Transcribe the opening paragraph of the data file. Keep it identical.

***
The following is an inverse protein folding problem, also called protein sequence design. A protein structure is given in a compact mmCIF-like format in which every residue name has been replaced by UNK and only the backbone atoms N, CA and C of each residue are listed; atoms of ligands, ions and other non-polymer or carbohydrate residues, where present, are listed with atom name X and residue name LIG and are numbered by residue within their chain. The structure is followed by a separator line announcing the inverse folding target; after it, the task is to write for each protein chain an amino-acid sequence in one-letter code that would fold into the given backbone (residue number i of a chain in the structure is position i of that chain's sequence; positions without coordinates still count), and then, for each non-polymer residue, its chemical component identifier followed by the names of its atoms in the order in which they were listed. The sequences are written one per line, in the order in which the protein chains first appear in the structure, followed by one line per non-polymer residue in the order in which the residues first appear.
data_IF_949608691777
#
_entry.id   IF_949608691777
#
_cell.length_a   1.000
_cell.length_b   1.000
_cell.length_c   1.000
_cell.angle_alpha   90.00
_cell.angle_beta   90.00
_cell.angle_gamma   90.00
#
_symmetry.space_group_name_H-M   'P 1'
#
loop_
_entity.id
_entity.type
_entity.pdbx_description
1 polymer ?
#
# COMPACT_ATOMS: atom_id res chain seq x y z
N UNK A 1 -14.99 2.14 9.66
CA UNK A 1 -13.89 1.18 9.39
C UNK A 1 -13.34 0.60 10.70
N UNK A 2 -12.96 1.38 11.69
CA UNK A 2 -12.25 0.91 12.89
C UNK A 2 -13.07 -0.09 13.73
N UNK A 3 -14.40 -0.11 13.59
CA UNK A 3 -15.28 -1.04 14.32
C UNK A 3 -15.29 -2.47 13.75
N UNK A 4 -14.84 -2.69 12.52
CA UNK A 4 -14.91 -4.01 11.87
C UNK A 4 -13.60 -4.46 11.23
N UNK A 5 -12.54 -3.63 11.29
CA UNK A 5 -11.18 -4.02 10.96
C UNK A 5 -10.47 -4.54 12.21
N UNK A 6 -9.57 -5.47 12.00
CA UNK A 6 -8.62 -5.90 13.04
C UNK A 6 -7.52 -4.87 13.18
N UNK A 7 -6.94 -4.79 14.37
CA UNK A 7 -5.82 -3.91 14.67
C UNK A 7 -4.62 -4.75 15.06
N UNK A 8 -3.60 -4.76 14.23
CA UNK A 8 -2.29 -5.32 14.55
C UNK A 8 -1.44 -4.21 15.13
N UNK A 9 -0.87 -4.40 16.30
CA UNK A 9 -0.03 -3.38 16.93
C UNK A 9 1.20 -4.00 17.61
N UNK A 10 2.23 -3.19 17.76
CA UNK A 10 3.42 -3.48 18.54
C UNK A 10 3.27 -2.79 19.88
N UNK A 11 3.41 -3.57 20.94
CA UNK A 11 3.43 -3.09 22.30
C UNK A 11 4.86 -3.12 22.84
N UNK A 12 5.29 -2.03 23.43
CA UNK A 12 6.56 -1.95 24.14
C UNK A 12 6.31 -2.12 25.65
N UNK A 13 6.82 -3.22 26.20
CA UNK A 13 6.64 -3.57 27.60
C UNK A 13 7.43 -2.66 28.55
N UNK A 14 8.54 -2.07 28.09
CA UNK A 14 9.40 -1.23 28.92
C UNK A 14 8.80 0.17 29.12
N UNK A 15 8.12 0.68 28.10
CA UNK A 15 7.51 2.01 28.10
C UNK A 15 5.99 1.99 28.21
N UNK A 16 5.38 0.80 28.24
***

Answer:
The following is an inverse protein folding problem, also called protein sequence design. A protein structure is given in a compact mmCIF-like format in which every residue name has been replaced by UNK and only the backbone atoms N, CA and C of each residue are listed; atoms of ligands, ions and other non-polymer or carbohydrate residues, where present, are listed with atom name X and residue name LIG and are numbered by residue within their chain. The structure is followed by a separator line announcing the inverse folding target; after it, the task is to write for each protein chain an amino-acid sequence in one-letter code that would fold into the given backbone (residue number i of a chain in the structure is position i of that chain's sequence; positions without coordinates still count), and then, for each non-polymer residue, its chemical component identifier followed by the names of its atoms in the order in which they were listed. The sequences are written one per line, in the order in which the protein chains first appear in the structure, followed by one line per non-polymer residue in the order in which the residues first appear.